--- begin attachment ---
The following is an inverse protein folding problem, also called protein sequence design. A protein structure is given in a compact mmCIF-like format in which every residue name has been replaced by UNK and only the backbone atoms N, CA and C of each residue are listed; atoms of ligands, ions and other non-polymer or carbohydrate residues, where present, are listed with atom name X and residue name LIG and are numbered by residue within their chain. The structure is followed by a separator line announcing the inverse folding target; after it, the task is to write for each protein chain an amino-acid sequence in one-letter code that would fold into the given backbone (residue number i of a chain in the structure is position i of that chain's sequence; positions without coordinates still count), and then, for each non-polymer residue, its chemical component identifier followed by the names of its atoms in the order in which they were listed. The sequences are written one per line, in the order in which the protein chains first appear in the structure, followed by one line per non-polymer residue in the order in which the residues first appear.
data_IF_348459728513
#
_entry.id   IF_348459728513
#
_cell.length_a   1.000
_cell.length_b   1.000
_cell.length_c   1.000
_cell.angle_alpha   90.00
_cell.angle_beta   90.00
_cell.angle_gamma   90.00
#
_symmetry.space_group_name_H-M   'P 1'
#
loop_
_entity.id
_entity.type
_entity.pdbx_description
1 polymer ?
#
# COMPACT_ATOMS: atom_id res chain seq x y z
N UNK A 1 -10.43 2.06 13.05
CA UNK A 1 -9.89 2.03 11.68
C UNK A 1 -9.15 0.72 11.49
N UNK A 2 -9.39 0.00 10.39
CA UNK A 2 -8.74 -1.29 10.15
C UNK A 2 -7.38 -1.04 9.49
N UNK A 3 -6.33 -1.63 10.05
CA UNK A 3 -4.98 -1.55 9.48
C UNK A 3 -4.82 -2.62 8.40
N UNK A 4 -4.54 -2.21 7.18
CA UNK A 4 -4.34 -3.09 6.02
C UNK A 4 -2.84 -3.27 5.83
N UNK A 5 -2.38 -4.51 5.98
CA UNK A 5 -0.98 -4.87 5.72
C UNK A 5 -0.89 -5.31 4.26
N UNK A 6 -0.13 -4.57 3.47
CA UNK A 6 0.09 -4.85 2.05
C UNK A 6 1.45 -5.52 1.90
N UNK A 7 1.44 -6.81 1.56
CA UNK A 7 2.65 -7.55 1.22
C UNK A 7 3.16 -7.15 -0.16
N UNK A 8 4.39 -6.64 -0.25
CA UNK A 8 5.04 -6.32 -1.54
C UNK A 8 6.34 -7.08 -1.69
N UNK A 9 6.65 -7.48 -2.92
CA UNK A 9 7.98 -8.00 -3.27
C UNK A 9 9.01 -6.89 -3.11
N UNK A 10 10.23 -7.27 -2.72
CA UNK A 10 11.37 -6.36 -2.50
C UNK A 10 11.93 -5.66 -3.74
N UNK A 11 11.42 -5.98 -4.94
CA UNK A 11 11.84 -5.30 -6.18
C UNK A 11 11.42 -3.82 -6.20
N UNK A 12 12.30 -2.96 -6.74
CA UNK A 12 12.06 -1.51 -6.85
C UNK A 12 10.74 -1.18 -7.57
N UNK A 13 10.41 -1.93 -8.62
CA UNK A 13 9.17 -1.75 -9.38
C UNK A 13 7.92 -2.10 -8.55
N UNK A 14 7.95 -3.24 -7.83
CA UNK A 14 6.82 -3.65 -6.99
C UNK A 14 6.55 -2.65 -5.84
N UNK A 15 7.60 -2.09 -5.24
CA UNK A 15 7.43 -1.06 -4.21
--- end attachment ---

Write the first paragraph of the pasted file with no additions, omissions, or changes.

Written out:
The following is an inverse protein folding problem, also called protein sequence design. A protein structure is given in a compact mmCIF-like format in which every residue name has been replaced by UNK and only the backbone atoms N, CA and C of each residue are listed; atoms of ligands, ions and other non-polymer or carbohydrate residues, where present, are listed with atom name X and residue name LIG and are numbered by residue within their chain. The structure is followed by a separator line announcing the inverse folding target; after it, the task is to write for each protein chain an amino-acid sequence in one-letter code that would fold into the given backbone (residue number i of a chain in the structure is position i of that chain's sequence; positions without coordinates still count), and then, for each non-polymer residue, its chemical component identifier followed by the names of its atoms in the order in which they were listed. The sequences are written one per line, in the order in which the protein chains first appear in the structure, followed by one line per non-polymer residue in the order in which the residues first appear.